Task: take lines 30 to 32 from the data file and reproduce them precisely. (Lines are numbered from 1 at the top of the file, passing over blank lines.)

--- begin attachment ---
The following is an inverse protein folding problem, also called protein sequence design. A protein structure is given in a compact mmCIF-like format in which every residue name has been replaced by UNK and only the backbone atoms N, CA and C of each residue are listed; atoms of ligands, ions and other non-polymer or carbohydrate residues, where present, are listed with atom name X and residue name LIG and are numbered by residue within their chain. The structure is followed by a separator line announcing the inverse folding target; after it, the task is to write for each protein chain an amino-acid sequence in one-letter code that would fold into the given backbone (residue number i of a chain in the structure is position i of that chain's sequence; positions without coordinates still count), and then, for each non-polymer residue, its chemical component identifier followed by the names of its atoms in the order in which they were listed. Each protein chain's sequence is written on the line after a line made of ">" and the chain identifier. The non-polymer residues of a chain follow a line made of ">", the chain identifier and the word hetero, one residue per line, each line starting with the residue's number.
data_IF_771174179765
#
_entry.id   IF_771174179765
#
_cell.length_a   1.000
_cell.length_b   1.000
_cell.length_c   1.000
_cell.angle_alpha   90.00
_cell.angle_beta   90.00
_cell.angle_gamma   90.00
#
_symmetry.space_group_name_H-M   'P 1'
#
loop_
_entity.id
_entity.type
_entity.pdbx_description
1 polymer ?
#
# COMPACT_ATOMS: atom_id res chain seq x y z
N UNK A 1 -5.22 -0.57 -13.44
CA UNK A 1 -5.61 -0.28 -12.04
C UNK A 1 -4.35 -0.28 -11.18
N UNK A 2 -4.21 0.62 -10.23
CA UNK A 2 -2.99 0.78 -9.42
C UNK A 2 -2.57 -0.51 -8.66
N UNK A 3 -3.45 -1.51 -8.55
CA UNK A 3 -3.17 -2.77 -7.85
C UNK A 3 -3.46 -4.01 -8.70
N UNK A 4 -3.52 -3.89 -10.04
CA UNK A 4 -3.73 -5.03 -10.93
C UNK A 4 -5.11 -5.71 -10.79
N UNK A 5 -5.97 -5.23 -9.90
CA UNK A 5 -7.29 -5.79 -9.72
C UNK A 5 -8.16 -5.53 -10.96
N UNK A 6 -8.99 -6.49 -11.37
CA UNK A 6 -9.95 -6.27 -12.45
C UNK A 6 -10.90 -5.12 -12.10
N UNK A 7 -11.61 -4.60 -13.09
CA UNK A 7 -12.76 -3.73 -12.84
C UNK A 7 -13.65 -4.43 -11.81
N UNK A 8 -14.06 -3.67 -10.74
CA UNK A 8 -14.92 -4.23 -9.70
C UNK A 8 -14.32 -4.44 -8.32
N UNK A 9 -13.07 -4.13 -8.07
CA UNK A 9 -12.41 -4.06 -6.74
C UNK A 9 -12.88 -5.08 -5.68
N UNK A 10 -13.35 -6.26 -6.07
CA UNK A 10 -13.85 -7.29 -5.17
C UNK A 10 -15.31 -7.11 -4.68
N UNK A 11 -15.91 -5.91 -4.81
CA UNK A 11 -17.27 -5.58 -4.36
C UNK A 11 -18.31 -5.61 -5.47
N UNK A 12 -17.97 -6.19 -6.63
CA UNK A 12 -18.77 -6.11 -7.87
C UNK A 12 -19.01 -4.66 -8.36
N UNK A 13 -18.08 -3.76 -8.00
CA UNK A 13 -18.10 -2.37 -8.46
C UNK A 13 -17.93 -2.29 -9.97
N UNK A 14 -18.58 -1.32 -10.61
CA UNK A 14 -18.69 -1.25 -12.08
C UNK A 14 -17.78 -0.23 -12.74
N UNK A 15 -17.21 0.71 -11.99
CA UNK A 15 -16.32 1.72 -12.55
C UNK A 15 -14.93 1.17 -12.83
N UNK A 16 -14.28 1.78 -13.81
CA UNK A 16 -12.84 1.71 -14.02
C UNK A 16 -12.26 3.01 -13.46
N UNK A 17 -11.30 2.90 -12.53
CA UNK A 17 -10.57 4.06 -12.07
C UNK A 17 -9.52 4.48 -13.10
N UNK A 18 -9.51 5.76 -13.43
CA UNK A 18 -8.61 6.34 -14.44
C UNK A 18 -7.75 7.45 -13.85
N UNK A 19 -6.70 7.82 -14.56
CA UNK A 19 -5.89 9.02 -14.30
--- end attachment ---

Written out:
C UNK A 3 -3.46 -4.01 -8.70
N UNK A 4 -3.52 -3.89 -10.04
CA UNK A 4 -3.73 -5.03 -10.93